I'm plotting my escape carefully, printing out maps of highways, exits and possible stops on the return trip homeward and north, which might occur sometime before my birthday in September. While I await the wrapping up of the long-delayed repairs and the completion of the household goods dispersal via my new best friends at UPS near the often-fatal intersection of FL Route 674 and US 301, I've got time in between constant e-mails and little chores, but nothing much to do with it. My temporary pass to the amenities of the Kings Point community expired a day or two ago, and the pool is empty anyway, getting some maintenance (pools, boats, appliances, the blasted garage door opener at home -- everything always needs maintenance). So I pulled an old "Southern Cookbook," copyright 1939, off the pile of kitchen stuff to ship out, and looked through it at lunch (all the books are gone, and the free box at the community library is worthless). What a find. I remember this being in the kitchen somewhere all the places the family lived over the years, and must have read it before, but it's a pleasure to re-find. Delightfully but politically very in-correctly written, it is also graced with little drawings as publications were back in the mid-century, with snatches of blues songs, sayings and quotes next to them, like:
'Case cookin's lak religion is --
Some's 'lected an' some ain't,
An' rules don' no mo' mek a cook
Den sermons mek a saint.
The first recipe, for Kentucky Burgoo, is so Southern and so fine, you could stop right there. I have been fortunate to try a few versions (and they are infinite) of this, as well as the equally famous Kentucky Hot Brown Sandwich, and can heartily agree with Jesse Winchester that "a man sure is lucky, to live down in Kentucky." This stew is of folk origin, unlike the sandwich which was invented in a hotel kitchen in Louisville; the recipe in the abstract is any meats, a variety of vegetables, and beans or potatoes for thickening, and soup bones (or no soup bones, depending on the local tradition). Early on, those meats were those caught in the wild, like squirrels, possum or birds. Your backyard pest is probably safe now, as beef and chicken are now preferred, and easier to catch at the supermarket.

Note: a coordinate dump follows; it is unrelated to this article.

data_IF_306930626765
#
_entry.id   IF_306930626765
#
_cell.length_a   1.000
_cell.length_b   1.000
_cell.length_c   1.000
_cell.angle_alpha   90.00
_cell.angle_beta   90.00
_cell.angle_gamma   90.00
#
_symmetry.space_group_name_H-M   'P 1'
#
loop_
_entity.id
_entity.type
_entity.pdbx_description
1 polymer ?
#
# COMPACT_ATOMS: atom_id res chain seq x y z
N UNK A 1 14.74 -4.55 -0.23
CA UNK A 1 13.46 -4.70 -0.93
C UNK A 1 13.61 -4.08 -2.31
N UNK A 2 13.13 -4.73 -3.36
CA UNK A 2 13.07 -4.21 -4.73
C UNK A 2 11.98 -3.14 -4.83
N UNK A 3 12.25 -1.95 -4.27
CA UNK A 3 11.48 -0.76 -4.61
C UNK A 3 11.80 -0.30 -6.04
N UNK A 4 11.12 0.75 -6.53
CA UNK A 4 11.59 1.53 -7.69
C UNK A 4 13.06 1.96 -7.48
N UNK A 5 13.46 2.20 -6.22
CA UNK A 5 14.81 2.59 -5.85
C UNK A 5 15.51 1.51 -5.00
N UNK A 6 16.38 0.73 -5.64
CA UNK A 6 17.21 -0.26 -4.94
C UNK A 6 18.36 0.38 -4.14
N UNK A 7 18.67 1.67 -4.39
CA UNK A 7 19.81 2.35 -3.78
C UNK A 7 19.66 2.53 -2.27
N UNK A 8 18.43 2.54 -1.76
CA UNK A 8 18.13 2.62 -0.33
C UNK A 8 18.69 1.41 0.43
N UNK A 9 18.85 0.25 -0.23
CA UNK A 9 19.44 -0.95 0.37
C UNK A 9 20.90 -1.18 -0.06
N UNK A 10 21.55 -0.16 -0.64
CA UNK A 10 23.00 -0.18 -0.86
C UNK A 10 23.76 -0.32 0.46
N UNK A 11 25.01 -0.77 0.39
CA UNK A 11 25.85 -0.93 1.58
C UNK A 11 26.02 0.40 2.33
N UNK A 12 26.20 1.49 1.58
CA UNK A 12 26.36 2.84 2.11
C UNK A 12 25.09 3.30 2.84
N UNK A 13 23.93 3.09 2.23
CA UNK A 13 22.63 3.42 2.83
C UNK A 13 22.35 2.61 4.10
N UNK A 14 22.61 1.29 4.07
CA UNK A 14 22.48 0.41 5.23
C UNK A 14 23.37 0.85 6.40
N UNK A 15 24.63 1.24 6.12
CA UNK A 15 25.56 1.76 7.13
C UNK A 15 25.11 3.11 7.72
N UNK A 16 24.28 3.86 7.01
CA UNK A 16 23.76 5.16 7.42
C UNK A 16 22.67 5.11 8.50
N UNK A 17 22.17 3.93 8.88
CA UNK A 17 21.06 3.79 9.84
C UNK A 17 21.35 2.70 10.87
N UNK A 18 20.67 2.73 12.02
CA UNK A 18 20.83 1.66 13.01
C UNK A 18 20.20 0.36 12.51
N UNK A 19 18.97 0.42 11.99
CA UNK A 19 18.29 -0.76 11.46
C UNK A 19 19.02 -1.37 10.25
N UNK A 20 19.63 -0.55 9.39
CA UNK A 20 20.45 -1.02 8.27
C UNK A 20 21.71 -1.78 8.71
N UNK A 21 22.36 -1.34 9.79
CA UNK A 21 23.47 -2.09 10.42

Made usually in large quantities for social occasions or festivals, it has been especially a requirement on Derby Day, those endless political rallies (in the South, you'd better have food for the potential votes) and horse sales. Don't forget the corn bread to go along with; if you're real old-time, it will be corn meal dodger or something else your great-grandmother would have made several times a week. If your GGM wasn't some Yankee.
The recipe in "Southern Cooking" is from a handwritten original by a Mr. J. T. Looney of Lexington, Kentucky, who was known as the Burgoo King. He made it the old way, too, outdoors in huge kettles simmering over wood fires all night. Since he made about 1200 gallons at a time, this required:
600 lbs. lean soup meat (if you use those squirrels, it's a dozen of them per each 100 gallons)
200 lbs. fat hens
2000 lbs. potatoes, peeled and diced
200 lbs. onions
5 bushels of cabbage, chopped
60 10 lb. cans of tomatoes
24 10 lb. cans of tomato puree
24 10 lb. cans of carrots
18 10 lb. cans of corn
red pepper, salt, Worcestershire and Tabasco
And it's said to ensure delectibility, a rabbit's foot at the end of a yarn string must be properly waved by a preacher whose salary has been paid to date. These people were serious.
Both Kentucky and Illinois claim towns as the Burgoo Capital of the World. I have no doubts which is the correct one. Maybe I'll take I-75 north and west and find some of that savory stew. Well worth the miles, it will be.